A Look at Cognitive vs. Behavior Therapy

A Look at Cognitive vs. Behavior Therapy from Springs Health LLC in Columbia, MDBehavior therapy and cognitive-behavioral therapy have similarities, but they should not be confused with each other. Cognitive-behavioral therapy (CBT) is a branch of psychotherapy that focuses on identifying negative behavioral and thought patterns and replacing them with more positive ones. It helps patients understand how their thoughts and emotions impact their actions. Conversely, behavior therapy aims to address problematic behaviors. It focuses more on harmful behaviors than the thoughts behind them.

A closer look at behavior therapy and CBT

Let us take a closer look at cognitive behavioral therapy and behavior therapy to better understand their similarities and differences.

1. Cognitive behavioral therapy

Unlike some other types of talk therapy that focus on exploring a patient’s past and past trauma, cognitive-behavioral therapy focuses on exploring the connections between a patient’s emotions, thoughts, and actions. For example, if a person is under excessive stress, they might make decisions that they would not make if things were calmer around them.

CBT works off the assumption that harmful thought processes partially cause psychological problems. These harmful ways of thinking can come from learned patterns of behavior. Fortunately, people can improve their symptoms by learning effective coping mechanisms and ways to manage their thoughts. Examples of how a person’s emotions and thoughts can influence their behavior include:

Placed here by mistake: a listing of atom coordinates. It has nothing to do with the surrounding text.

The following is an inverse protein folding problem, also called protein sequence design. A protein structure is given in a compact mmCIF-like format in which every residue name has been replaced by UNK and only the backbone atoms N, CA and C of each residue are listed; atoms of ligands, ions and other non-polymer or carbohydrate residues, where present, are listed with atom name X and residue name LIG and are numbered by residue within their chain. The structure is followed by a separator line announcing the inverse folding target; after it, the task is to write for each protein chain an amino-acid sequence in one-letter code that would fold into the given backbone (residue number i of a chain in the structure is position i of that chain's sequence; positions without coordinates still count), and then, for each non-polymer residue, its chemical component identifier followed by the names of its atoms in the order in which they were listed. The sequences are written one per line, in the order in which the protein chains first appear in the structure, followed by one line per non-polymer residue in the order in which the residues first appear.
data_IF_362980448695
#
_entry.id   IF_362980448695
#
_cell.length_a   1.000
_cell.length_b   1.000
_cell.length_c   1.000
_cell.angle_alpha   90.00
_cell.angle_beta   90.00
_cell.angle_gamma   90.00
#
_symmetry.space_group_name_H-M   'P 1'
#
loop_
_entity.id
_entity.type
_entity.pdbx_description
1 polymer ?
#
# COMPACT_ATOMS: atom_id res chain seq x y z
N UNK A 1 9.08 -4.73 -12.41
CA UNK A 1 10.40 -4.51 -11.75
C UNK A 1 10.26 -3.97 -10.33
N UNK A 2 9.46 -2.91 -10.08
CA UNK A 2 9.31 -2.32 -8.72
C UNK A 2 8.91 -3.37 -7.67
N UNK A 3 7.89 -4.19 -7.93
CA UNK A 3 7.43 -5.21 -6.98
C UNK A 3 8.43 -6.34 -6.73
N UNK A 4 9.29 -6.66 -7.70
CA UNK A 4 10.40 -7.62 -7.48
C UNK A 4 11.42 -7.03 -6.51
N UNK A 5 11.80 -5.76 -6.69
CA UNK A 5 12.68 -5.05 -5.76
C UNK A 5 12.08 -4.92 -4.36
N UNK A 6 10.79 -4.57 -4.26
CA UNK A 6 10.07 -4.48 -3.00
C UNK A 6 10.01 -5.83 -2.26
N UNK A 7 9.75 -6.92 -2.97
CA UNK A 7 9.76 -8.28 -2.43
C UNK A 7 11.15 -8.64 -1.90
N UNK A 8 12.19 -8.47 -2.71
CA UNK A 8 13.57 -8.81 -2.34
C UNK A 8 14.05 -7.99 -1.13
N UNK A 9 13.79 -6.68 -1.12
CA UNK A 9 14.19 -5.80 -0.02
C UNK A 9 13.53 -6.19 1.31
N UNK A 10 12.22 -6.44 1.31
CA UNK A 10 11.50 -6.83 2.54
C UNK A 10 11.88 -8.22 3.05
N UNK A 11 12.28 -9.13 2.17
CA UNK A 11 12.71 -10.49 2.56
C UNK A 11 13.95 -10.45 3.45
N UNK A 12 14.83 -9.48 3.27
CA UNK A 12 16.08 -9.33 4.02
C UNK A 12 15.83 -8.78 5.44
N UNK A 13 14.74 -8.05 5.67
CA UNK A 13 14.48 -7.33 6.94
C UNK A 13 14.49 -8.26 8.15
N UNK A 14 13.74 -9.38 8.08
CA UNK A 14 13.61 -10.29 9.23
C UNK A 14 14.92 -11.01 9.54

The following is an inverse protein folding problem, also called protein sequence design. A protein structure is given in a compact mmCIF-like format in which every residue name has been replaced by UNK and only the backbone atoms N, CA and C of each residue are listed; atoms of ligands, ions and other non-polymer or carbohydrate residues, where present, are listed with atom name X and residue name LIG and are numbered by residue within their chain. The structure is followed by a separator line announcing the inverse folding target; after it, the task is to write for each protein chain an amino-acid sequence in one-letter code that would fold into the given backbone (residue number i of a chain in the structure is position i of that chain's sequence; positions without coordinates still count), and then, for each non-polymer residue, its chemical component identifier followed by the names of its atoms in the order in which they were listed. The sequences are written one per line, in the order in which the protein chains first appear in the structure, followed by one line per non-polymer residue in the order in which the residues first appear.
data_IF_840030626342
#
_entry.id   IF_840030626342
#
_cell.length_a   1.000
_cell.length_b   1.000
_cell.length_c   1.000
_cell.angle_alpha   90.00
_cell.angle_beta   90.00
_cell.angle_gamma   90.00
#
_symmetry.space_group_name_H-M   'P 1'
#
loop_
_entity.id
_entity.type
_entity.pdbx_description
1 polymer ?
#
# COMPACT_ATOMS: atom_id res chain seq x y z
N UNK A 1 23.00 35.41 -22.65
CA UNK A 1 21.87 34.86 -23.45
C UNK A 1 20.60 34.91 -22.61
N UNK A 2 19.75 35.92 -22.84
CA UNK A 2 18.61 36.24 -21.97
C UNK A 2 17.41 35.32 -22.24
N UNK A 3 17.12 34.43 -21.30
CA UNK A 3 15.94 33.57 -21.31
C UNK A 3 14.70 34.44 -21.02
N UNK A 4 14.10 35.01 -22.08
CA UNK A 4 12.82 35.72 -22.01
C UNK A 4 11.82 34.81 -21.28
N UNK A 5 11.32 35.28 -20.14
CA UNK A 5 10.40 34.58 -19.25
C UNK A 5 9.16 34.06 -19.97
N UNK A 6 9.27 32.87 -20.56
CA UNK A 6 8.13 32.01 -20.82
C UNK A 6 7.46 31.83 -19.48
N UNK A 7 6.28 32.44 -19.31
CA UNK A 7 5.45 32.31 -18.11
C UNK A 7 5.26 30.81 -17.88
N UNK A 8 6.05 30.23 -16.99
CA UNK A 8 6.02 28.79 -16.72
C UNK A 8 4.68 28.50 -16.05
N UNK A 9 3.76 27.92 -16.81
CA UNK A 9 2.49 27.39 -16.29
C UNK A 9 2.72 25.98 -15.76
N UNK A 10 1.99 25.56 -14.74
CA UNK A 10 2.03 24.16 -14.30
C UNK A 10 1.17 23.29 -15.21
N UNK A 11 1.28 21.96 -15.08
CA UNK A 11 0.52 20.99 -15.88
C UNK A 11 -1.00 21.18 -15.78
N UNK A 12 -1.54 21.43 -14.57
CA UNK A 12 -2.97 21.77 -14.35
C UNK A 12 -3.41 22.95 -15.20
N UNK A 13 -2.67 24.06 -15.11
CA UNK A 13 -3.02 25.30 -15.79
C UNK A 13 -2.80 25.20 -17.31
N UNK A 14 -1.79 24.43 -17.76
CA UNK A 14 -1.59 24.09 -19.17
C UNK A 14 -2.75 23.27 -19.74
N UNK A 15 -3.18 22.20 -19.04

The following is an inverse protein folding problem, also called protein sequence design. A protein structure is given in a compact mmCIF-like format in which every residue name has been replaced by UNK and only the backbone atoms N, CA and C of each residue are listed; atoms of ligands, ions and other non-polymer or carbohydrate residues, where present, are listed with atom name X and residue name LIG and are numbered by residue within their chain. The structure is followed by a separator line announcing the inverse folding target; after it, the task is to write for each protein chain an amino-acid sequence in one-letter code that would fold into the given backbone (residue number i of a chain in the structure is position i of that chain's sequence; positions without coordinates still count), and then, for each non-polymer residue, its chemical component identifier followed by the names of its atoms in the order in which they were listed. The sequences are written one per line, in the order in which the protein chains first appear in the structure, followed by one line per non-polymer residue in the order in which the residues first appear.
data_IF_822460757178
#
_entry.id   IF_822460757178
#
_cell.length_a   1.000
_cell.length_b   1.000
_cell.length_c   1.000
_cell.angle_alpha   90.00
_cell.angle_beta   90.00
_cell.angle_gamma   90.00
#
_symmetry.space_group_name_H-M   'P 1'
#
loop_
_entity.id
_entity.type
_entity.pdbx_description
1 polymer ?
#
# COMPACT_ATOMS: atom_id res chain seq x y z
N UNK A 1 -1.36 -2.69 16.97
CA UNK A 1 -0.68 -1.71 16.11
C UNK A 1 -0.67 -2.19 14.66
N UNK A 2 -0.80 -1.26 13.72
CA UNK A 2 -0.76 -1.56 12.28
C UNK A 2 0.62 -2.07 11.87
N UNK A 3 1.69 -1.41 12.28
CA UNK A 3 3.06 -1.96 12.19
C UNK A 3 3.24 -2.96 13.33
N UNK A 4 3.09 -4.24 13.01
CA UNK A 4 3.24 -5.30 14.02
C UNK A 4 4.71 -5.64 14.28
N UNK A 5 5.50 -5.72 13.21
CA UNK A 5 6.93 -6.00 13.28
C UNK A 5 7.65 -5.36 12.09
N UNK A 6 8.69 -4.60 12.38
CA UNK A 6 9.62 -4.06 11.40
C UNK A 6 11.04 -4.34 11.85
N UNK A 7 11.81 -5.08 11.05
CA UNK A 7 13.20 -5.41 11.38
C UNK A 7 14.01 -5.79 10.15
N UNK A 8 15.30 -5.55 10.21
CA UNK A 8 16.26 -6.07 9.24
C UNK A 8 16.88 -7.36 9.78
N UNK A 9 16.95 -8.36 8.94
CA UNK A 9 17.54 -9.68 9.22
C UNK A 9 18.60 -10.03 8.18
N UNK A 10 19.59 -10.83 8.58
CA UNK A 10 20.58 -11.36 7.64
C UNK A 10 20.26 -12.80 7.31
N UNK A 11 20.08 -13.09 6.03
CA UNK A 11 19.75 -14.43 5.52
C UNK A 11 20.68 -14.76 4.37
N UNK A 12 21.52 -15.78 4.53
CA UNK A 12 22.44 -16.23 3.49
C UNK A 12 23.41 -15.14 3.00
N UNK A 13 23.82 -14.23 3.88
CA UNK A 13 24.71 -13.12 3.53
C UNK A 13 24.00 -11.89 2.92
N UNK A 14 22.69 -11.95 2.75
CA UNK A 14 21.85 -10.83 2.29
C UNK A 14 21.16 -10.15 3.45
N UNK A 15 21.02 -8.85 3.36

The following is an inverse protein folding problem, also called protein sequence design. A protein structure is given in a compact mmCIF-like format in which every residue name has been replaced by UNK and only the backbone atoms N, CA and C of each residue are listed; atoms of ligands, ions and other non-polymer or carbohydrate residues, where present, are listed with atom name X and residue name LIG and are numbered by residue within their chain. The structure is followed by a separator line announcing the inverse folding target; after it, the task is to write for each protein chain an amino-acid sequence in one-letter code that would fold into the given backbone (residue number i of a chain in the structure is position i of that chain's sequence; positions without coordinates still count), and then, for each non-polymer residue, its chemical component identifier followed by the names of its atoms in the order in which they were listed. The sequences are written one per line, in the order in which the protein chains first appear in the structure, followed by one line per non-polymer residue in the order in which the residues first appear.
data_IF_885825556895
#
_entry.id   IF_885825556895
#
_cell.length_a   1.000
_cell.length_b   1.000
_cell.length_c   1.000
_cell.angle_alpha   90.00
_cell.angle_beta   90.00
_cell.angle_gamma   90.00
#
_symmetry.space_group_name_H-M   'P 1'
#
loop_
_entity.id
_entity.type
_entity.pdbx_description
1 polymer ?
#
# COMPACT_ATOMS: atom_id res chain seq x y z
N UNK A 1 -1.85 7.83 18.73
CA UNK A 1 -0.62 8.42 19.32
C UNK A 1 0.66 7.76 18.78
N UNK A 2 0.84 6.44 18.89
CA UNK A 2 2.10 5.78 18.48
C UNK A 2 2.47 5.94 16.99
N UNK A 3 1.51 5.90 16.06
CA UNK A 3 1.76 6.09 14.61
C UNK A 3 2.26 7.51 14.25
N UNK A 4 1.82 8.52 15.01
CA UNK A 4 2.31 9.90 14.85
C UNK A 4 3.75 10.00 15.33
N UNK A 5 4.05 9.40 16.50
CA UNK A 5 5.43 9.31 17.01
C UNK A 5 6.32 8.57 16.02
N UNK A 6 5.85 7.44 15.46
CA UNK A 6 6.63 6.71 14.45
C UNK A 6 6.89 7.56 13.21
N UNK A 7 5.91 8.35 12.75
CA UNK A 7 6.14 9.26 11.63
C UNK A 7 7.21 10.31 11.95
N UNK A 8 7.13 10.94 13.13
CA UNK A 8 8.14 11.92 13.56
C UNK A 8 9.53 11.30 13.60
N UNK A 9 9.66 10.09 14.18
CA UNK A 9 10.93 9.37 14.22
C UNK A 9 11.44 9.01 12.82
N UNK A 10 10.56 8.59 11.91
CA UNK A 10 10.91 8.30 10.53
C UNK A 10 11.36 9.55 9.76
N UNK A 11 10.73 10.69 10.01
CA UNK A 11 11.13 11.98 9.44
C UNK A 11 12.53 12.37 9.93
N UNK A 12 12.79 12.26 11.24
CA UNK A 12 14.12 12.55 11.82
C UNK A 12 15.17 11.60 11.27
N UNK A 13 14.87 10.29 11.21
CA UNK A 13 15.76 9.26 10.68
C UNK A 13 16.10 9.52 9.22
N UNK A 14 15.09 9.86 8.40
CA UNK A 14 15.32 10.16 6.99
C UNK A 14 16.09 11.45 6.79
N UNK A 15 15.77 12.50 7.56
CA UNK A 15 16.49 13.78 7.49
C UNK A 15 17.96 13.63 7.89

• Negative or inaccurate thoughts and perceptions can lead to poor mental health and emotional distress.
  • Such thoughts can also lead to unhelpful behaviors.
  • Learning how to identify such thoughts and behaviors and correct them improves a person’s mental health.

2. Behavior therapy

Behavior therapy is a broader term for different types of therapy used to address mental health disorders. This type of therapy is used to identify and change unhealthy and destructive behaviors. It works off the idea that all behaviors are learned and can be changed. The treatment focuses on pinpointing the patient’s destructive or self-sabotaging behaviors and replacing them with more positive habits. Issues that can be treated with behavioral therapy include:

  • Anxiety
  • Depression
  • Panic disorders
  • Bipolar disorder
  • Phobias
  • Substance abuse
  • Obsessive-compulsive disorder

Popular branches of behavioral therapy include the following:

Cognitive-behavioral play therapy

This form of therapy is often used with children. Therapists can gain valuable insights about things that a child is unable or unwilling to express by watching them play with toys. The child might be asked to create a sandbox scenario or draw something. This type of therapy can also help improve communication between parents and children.

System desensitization

This form of therapy works off classical conditioning. It is typically used to address phobias, the irrational fears about specific things. It often starts with the patient being taught breathing techniques before being gradually exposed to things that trigger their phobias.

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Take control of your mental health

Cognitive-behavioral and behavior therapy can help you put your mental health issues behind you. Give us a call or stop by our Columbia clinic to set up a consultation with our therapist.

Request an appointment or call Springs Health LLC at 410-772-0774 for an appointment in our Columbia office.